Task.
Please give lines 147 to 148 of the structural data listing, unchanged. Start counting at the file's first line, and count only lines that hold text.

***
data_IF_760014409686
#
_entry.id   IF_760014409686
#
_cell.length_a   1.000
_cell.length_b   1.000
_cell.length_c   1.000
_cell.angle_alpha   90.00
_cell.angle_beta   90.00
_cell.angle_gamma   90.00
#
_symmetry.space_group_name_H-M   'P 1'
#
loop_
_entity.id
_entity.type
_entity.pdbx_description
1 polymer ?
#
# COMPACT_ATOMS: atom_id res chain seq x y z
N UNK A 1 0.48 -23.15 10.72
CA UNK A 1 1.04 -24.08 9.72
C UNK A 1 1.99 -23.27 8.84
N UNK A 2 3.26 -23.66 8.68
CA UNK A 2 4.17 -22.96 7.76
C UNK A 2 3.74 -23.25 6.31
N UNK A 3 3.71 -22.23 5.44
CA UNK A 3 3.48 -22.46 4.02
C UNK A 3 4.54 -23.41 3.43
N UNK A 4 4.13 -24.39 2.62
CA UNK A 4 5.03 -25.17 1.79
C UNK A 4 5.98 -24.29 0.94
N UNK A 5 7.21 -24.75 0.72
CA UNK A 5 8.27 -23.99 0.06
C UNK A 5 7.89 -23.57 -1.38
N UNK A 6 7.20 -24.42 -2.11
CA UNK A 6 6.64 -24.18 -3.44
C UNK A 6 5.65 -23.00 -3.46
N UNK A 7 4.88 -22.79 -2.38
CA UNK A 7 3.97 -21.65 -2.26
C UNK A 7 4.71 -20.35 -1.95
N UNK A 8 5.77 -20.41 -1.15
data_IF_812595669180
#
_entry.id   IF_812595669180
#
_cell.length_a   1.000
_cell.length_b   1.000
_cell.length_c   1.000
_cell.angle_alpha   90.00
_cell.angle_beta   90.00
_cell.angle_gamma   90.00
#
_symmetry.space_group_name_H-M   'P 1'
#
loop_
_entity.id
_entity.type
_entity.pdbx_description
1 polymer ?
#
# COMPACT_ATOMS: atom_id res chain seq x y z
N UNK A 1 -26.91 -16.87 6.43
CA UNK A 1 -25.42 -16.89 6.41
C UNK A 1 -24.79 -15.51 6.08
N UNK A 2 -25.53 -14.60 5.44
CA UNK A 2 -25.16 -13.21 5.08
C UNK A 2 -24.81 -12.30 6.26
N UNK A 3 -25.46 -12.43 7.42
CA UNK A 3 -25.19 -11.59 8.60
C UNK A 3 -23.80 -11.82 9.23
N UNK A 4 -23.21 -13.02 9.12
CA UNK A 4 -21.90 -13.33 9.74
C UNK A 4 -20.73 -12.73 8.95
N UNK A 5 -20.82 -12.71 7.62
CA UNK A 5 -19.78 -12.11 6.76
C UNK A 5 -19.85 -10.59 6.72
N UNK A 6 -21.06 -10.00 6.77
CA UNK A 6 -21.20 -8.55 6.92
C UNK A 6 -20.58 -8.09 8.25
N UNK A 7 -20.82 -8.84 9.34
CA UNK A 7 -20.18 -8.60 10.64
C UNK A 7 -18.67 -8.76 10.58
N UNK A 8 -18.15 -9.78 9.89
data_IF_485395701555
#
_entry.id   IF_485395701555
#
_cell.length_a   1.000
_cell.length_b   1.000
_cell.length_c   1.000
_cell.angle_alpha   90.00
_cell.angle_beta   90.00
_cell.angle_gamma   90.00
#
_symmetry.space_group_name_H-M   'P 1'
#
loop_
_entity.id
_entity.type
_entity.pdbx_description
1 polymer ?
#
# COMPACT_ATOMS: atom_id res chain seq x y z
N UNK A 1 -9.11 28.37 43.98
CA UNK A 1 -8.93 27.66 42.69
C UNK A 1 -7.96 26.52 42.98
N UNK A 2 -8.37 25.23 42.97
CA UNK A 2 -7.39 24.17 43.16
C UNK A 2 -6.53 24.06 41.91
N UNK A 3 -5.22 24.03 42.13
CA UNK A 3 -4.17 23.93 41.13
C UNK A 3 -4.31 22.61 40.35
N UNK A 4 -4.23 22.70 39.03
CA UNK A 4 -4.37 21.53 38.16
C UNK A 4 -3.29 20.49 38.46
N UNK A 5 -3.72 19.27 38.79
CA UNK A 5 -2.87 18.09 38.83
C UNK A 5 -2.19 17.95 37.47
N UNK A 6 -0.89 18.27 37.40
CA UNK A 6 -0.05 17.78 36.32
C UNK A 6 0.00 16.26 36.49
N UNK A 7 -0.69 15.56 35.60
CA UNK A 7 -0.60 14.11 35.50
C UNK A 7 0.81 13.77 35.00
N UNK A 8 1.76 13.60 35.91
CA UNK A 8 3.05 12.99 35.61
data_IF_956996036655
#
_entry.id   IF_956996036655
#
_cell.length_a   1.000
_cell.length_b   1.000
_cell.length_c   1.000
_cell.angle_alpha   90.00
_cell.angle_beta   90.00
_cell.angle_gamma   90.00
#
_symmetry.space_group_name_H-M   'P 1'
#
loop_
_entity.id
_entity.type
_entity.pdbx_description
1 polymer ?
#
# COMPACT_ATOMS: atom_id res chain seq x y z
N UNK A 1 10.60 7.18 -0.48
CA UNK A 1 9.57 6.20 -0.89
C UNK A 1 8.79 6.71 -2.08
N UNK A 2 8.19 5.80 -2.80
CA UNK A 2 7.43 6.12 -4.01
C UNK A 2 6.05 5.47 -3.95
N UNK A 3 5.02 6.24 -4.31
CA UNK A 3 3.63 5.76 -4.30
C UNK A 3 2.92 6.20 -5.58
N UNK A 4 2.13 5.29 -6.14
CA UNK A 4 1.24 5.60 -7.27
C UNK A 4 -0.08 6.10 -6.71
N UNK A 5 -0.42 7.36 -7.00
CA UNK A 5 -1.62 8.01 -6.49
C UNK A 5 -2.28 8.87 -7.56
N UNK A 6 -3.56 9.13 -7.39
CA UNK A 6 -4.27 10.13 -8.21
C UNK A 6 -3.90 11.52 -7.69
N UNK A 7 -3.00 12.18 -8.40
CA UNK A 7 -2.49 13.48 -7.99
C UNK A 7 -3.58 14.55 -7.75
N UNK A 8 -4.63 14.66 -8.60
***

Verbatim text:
# COMPACT_ATOMS: atom_id res chain seq x y z
N UNK A 1 10.60 7.18 -0.48